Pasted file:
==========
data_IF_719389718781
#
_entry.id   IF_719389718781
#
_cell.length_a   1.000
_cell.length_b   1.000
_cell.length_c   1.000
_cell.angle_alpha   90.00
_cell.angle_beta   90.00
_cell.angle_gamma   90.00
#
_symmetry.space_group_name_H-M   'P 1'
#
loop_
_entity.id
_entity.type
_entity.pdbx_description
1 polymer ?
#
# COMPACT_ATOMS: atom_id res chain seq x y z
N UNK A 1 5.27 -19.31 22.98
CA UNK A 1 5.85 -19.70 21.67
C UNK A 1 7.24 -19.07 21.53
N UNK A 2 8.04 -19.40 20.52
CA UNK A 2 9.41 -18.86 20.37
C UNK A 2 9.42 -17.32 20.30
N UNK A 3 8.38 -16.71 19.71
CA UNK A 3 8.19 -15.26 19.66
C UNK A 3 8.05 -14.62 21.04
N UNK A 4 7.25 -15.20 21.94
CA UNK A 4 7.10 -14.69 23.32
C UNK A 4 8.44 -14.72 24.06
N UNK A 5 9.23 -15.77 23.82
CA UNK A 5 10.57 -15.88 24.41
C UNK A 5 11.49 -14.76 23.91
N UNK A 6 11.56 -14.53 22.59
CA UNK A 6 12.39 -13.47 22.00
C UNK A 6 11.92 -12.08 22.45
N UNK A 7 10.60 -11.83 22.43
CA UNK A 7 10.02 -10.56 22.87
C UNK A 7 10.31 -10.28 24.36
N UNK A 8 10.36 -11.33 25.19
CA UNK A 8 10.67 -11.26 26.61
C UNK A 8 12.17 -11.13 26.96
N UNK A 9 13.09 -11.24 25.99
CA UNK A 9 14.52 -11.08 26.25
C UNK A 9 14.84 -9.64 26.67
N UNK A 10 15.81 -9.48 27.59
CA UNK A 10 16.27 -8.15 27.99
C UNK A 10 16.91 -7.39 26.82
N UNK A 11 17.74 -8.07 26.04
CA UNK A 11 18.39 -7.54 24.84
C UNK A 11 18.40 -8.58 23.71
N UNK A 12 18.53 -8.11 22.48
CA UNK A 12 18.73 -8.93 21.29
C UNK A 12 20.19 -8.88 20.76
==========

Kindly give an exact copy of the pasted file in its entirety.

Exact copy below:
data_IF_719389718781
#
_entry.id   IF_719389718781
#
_cell.length_a   1.000
_cell.length_b   1.000
_cell.length_c   1.000
_cell.angle_alpha   90.00
_cell.angle_beta   90.00
_cell.angle_gamma   90.00
#
_symmetry.space_group_name_H-M   'P 1'
#
loop_
_entity.id
_entity.type
_entity.pdbx_description
1 polymer ?
#
# COMPACT_ATOMS: atom_id res chain seq x y z
N UNK A 1 5.27 -19.31 22.98
CA UNK A 1 5.85 -19.70 21.67
C UNK A 1 7.24 -19.07 21.53
N UNK A 2 8.04 -19.40 20.52
CA UNK A 2 9.41 -18.86 20.37
C UNK A 2 9.42 -17.32 20.30
N UNK A 3 8.38 -16.71 19.71
CA UNK A 3 8.19 -15.26 19.66
C UNK A 3 8.05 -14.62 21.04
N UNK A 4 7.25 -15.20 21.94
CA UNK A 4 7.10 -14.69 23.32
C UNK A 4 8.44 -14.72 24.06
N UNK A 5 9.23 -15.77 23.82
CA UNK A 5 10.57 -15.88 24.41
C UNK A 5 11.49 -14.76 23.91
N UNK A 6 11.56 -14.53 22.59
CA UNK A 6 12.39 -13.47 22.00
C UNK A 6 11.92 -12.08 22.45
N UNK A 7 10.60 -11.83 22.43
CA UNK A 7 10.02 -10.56 22.87
C UNK A 7 10.31 -10.28 24.36
N UNK A 8 10.36 -11.33 25.19
CA UNK A 8 10.67 -11.26 26.61
C UNK A 8 12.17 -11.13 26.96
N UNK A 9 13.09 -11.24 25.99
CA UNK A 9 14.52 -11.08 26.25
C UNK A 9 14.84 -9.64 26.67
N UNK A 10 15.81 -9.48 27.59
CA UNK A 10 16.27 -8.15 27.99
C UNK A 10 16.91 -7.39 26.82
N UNK A 11 17.74 -8.07 26.04
CA UNK A 11 18.39 -7.54 24.84
C UNK A 11 18.40 -8.58 23.71
N UNK A 12 18.53 -8.11 22.48
CA UNK A 12 18.73 -8.93 21.29
C UNK A 12 20.19 -8.88 20.76